A year-round, four-track schedule has some educational benefit, but can also be disruptive to schools and families, a number of principals say.
With the typical four-track schedule, schools eliminate the three-month summer break and replace it with several short vacations throughout the year. At any given time, a quarter of students are on break, which frees up classroom space and allows overcrowded schools to absorb more students, district officials explain.
At Lee Elementary in West Lawn, Principal Marjorie Joy says student retention is better, “because there is no gap over the summer. And discipline is better. Kids have year-round authority without a long break.”
Sandy Traback, principal of Chavez Elementary in Back of the Yards, says that teachers take advantage of the breaks to reinforce learning by assigning homework to ease the transition when students returned after the break.
As for teachers, says Traback, “There’s no burnout. They work 12 weeks, have a month off and come back very refreshed.” The benefits prompted Chavez to continue with year-round schooling, even after scrapping a four-track schedule two years ago after acquiring a new building to relieve overcrowding.
Principal Aleen Donaldson of Casals Elementary in Humboldt Park also says that four-track scheduling has benefits. “We took low-achievers and were really able to work with them because we had more time to concentrate on their problems.
With reduced class sizes and no long [summer] gaps, the children become more focused and less likely to misbehave.”
Research has found no conclusive evidence that year-round schooling improves student achievement. And a 1987 study of year-round and multi-track schools in California found that academic performance at multi-track, year-round schools was consistently worse than at single-track, year-round schools.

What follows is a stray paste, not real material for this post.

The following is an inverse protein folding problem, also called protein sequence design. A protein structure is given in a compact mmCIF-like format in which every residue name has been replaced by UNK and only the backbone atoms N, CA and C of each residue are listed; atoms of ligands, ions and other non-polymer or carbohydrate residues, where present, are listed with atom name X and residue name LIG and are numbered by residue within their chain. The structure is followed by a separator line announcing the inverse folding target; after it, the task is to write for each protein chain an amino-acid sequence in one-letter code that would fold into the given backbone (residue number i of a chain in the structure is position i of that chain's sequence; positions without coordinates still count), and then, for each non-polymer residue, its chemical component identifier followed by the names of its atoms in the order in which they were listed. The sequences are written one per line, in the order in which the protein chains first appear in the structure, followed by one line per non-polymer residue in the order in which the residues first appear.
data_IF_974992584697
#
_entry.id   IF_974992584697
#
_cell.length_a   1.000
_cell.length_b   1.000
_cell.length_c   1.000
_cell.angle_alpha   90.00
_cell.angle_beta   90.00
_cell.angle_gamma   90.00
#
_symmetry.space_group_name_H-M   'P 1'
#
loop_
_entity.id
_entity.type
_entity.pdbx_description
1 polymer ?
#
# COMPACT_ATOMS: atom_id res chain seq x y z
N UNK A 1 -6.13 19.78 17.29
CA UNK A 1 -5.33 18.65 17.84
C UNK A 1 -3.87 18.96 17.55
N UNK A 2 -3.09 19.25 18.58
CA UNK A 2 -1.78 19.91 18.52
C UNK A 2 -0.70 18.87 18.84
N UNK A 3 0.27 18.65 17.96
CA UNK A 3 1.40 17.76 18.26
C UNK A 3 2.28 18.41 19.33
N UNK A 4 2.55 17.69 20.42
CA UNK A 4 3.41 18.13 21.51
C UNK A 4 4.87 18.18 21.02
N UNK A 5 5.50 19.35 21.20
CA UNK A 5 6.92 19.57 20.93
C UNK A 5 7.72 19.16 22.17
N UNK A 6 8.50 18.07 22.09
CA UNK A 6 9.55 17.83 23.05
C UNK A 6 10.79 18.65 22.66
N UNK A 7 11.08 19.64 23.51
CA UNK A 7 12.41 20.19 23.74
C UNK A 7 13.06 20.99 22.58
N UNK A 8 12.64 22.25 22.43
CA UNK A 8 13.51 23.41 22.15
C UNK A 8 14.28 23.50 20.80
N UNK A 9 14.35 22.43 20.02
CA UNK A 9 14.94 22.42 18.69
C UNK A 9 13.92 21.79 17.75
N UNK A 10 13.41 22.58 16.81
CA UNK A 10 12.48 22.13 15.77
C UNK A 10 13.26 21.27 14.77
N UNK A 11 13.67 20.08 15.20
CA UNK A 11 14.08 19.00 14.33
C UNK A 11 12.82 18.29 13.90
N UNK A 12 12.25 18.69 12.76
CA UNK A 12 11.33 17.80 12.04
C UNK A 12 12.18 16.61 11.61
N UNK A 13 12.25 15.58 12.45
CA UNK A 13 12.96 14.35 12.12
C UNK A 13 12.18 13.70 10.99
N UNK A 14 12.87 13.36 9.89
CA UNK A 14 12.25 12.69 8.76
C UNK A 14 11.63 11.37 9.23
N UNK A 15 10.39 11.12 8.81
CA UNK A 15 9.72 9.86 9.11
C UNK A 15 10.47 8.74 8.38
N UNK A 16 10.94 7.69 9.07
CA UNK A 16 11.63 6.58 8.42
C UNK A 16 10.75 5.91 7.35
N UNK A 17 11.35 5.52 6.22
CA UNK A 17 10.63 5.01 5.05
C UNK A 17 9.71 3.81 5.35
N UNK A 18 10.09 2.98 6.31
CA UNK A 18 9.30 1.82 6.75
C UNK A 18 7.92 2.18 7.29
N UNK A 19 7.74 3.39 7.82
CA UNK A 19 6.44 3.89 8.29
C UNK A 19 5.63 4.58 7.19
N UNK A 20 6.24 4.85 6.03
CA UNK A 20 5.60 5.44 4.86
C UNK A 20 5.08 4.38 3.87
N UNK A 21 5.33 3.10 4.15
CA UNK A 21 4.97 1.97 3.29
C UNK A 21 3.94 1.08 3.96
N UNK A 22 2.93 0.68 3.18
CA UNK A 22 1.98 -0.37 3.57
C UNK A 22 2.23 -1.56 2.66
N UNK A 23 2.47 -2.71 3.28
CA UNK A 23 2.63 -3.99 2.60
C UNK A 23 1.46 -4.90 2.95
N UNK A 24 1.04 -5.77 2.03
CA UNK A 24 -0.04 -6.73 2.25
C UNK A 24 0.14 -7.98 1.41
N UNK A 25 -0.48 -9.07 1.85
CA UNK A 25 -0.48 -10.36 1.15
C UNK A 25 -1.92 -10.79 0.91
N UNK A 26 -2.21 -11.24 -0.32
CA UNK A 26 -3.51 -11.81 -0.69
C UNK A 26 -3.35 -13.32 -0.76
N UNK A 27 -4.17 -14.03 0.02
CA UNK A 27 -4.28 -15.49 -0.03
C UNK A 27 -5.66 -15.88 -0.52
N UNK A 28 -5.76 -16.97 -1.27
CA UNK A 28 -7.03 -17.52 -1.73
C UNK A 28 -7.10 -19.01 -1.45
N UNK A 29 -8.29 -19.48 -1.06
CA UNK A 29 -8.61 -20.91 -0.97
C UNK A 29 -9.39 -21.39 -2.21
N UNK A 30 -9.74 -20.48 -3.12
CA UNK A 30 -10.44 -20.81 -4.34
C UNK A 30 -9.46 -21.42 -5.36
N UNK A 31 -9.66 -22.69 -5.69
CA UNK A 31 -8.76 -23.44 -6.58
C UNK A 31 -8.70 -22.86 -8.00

Staff development, logistics
A four-track schedule makes it difficult to plan schoolwide staff development, principals say, since a segment of the faculty is always on vacation at any given time.
Logistics can also be challenging. At Lee, for instance, four 3rd-grade classes share three classrooms, so at least one teacher has to relocate virtually every month. That teacher is chosen by lottery each year, Joy says.
And for some parents, the possibility of having siblings on different schedules is a major drawback because of child care and other concerns.
“It’s hard to plan a vacation if your children are not off of school at the same time,” says Nereida Lara, president of the overcrowding committee for Sandoval Elementary in West Lawn. But in some cases, Lara says, parents don’t mind having children on different tracks. “It’s more difficult to have all of the children at home at the same time.”
CPS can divide attendance areas into quadrants so that children living in the same quadrant are on the same schedule. But the approach does not always work when a school departmentalizes its upper grades, one principal points out.
“You need all the 7th- and 8th-graders on the same track to run a good departmental program,” Joy says. Lee made a special effort to keep siblings together, but doing so, she adds, can be “a nightmare.”